Trump opponents see Mueller hearing as a last chance

Opponents of Donald Trump hope that the counsel of Robert Mueller's hearing on Wednesday will weaken the president's re-election campaign.

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Mueller is today confronted with conference interpreters and testifies during hearings on television.

Republicans are ready to defend Trump and direct their fire at Mueller and his team amid fears that the hearing might affect his chances of a second term at the White House.

Back-to-back Capitol Hill performances, Mueller's first since wrapping up his two-year Russia probe last spring, bears the extraordinary spectacle of a public prosecutor discussing a criminal investigation he has publicly conducted to a sitting American president.

Robert Mueller, special counsel for the US Department of Justice, will testify for congress investigators on Wednesday

Robert Mueller, special counsel for the US Department of Justice, will testify for congress investigators on Wednesday

Mueller, known for his silent nature, has warned that he will not stray beyond what is already revealed in his report.

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And the Ministry of Justice has instructed him to stay strictly within those parameters – to give Mueller a formal guideline to indicate whether he is confronted with questions he does not want to answer.

On Tuesday, Democrats at the House of Justice and intelligence commissions granted his request to have his top research assistant, Aaron Zebley, sit down with him.

Zebley is not expected to be sworn in for questioning by the Judicial Panel.

But he will be able to answer questions for the intelligence committee, where an assistant to the committee says he will be sworn.

The assistant was not authorized to publicly discuss the hearings and requested anonymity.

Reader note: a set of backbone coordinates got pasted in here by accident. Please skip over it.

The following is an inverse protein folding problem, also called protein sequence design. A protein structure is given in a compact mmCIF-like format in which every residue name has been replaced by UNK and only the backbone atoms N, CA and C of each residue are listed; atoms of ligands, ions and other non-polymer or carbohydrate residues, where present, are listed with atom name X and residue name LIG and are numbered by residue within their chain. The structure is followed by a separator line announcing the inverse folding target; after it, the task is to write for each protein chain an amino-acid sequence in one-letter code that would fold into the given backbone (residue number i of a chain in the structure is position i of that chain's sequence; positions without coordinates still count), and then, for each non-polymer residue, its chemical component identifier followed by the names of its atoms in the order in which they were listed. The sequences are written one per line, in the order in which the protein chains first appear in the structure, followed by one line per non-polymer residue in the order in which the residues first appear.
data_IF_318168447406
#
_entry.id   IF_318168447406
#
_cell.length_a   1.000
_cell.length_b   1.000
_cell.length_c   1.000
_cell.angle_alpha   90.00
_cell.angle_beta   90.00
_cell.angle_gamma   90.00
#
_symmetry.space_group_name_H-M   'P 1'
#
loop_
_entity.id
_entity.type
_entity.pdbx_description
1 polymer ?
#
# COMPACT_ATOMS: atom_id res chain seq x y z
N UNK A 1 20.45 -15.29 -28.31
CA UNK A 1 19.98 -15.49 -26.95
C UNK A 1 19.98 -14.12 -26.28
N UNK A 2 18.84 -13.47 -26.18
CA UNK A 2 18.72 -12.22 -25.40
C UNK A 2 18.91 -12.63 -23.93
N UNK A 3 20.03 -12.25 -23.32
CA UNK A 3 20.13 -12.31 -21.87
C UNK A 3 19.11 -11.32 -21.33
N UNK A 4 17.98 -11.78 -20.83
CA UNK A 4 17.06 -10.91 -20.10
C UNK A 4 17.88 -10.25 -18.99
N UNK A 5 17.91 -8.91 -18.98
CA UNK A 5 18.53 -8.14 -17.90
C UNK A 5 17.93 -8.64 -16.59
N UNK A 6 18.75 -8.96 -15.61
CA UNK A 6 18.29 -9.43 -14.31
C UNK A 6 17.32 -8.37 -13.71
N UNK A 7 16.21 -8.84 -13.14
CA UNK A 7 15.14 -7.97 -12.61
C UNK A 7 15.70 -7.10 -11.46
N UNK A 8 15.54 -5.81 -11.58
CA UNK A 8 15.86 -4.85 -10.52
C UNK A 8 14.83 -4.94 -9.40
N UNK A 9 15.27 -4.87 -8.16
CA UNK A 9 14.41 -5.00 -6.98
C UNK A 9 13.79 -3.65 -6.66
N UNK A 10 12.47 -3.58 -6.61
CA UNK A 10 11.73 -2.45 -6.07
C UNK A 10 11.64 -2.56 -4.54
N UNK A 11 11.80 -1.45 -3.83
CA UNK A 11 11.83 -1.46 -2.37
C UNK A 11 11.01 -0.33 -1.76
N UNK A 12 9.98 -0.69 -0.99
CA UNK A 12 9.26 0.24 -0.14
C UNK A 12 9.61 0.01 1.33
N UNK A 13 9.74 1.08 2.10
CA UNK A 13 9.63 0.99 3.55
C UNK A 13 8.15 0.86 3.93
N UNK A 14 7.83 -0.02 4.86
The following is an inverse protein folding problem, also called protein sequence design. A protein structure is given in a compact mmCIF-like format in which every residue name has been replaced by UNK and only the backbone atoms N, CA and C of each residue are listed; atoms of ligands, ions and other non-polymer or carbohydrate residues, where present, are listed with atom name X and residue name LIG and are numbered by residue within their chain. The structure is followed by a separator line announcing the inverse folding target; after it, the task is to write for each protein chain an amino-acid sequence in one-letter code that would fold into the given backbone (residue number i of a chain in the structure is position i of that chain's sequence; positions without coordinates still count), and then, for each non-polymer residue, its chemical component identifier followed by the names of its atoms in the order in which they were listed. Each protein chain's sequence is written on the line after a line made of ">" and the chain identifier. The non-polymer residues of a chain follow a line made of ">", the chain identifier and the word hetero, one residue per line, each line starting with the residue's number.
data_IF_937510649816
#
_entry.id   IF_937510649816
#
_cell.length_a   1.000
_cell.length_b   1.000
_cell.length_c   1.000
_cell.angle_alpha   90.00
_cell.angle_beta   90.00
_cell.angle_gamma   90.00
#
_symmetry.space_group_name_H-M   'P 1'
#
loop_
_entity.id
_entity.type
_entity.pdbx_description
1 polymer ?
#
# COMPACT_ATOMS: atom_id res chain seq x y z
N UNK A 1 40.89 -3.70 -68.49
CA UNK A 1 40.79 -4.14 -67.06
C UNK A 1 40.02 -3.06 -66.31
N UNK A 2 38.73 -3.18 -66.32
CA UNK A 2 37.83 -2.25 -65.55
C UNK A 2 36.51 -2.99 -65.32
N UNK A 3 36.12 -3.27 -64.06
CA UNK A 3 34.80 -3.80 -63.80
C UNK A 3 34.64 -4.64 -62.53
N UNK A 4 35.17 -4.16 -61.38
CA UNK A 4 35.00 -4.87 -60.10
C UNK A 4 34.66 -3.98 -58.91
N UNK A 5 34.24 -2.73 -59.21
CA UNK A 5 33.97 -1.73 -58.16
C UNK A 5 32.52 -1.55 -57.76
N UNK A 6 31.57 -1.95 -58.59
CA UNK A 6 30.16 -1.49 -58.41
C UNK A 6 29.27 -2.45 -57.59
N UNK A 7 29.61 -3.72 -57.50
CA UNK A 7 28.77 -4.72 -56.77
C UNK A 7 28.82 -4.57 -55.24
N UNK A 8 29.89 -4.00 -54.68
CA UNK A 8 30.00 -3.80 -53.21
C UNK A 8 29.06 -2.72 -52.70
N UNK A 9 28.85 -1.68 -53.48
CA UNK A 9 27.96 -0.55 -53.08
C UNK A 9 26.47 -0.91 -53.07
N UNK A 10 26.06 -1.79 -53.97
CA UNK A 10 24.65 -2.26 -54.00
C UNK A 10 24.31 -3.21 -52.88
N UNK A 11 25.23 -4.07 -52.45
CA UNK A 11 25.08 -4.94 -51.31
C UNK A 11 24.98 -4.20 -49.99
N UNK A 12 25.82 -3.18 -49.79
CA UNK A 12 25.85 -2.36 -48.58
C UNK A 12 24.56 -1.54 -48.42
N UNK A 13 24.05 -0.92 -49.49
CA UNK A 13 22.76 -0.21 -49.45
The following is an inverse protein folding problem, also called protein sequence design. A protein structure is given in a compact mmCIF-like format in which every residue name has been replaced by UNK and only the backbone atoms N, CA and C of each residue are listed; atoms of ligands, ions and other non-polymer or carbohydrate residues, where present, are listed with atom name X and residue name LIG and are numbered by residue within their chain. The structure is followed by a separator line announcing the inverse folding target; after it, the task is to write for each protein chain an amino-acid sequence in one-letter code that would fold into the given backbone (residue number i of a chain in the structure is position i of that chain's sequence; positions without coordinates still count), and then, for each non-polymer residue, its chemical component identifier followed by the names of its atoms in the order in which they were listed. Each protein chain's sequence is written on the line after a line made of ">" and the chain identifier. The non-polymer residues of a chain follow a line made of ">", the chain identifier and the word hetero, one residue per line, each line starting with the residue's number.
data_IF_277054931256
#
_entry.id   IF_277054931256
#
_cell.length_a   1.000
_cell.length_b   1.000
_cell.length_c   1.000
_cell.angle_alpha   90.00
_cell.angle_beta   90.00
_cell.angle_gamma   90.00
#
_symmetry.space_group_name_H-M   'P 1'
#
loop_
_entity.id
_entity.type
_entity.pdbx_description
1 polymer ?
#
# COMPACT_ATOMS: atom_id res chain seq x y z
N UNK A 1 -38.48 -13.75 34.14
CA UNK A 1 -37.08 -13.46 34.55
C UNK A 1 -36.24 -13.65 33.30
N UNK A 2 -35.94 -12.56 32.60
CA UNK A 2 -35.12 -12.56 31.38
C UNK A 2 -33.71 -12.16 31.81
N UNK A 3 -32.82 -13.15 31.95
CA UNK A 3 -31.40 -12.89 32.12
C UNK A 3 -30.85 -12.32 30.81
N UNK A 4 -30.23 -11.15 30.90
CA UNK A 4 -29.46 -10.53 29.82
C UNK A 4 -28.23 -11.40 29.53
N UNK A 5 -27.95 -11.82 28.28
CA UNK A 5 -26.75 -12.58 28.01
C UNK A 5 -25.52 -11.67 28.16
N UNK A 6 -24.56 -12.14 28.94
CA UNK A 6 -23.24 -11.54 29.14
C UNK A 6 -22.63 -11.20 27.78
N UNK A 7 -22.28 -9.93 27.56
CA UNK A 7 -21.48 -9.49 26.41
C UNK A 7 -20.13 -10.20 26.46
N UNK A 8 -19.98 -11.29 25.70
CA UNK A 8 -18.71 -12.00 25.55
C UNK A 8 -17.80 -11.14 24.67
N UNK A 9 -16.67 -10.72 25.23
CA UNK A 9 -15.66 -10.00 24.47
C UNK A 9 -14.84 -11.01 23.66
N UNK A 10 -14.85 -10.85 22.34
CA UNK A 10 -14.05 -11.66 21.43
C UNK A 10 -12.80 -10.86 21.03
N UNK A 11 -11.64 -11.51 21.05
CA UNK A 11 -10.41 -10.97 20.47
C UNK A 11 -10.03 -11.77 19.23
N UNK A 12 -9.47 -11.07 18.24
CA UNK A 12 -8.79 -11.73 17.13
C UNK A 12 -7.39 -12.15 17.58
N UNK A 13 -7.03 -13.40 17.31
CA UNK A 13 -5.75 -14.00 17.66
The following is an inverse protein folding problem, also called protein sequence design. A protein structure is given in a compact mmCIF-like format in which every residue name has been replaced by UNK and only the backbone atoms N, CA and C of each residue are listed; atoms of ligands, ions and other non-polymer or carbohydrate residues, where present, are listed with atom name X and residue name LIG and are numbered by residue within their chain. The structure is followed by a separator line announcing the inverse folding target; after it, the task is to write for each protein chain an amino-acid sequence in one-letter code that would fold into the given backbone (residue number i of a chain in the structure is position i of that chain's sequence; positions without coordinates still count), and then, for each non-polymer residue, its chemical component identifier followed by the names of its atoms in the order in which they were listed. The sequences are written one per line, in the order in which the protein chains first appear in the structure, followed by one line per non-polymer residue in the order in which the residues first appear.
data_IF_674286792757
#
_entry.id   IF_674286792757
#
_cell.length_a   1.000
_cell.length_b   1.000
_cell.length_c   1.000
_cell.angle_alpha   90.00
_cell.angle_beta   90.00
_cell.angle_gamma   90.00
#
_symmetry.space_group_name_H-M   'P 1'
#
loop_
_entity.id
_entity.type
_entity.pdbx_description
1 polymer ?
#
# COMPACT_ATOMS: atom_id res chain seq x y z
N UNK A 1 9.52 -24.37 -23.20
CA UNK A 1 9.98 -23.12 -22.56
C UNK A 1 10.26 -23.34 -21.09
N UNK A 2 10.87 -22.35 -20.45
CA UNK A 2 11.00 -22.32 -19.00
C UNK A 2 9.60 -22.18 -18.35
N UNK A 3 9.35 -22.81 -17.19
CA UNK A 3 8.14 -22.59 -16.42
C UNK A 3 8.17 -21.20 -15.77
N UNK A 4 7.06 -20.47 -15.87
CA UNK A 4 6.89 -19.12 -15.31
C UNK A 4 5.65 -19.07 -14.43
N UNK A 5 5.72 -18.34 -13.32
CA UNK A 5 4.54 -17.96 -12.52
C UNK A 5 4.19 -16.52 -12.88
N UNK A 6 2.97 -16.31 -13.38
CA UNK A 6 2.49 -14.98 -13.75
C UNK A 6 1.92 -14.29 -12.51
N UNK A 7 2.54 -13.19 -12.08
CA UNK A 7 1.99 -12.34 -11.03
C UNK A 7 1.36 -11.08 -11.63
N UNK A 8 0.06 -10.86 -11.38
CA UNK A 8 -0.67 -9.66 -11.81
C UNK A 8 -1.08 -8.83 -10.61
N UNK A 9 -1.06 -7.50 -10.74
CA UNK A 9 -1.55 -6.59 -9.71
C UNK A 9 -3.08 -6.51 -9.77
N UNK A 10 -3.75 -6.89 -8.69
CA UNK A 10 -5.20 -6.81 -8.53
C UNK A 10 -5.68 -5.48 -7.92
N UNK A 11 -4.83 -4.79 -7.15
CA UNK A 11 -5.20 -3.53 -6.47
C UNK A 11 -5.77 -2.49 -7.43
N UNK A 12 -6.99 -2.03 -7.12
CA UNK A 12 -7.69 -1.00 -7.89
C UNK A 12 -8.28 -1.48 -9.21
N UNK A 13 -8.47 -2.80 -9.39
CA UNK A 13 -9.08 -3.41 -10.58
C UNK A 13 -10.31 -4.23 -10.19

Trump complained Tuesday night about Zebley & # 39; s presence, calling him a & # 39; Never Trumper & # 39; and tweette: & # 39; What a shame for our system. Never heard of it. VERY UNFAIR, SHOULD NOT BE ALLOWED. & # 39;

Donald Trump went to Twitter tomorrow to smoke about the testimony of Special Counsel Robert Mueller for the House Committee where his top assistant Aaron Zebley can advise him

Donald Trump went to Twitter tomorrow to smoke about the testimony of Special Counsel Robert Mueller for the House Committee where his top assistant Aaron Zebley can advise him

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Donald Trump went to Twitter tomorrow to smoke about the testimony of Special Counsel Robert Mueller for the House Committee where his top assistant Aaron Zebley can advise him

The president called Mueller Aaron Zebley's top assistant a & # 39; Never Trumper & # 39; after learning that he will sit next to Mueller and advise his answers during his testimony to the House lawmakers on Wednesday, and calls it & # 39; very unfair & # 39; and that the & # 39; should not be allowed & # 39;

The president called Mueller Aaron Zebley's top assistant a & # 39; Never Trumper & # 39; after learning that he will sit next to Mueller and advise his answers during his testimony to the House lawmakers on Wednesday, and calls it & # 39; very unfair & # 39; and that the & # 39; should not be allowed & # 39;

The president called Mueller Aaron Zebley's top assistant a & # 39; Never Trumper & # 39; after learning that he will sit next to Mueller and advise his answers during his testimony to the House lawmakers on Wednesday, and calls it & # 39; very unfair & # 39; and that the & # 39; should not be allowed & # 39;

Mueller's approach to witnessing can very well deny the Democrats the TV moments they want to gather their base.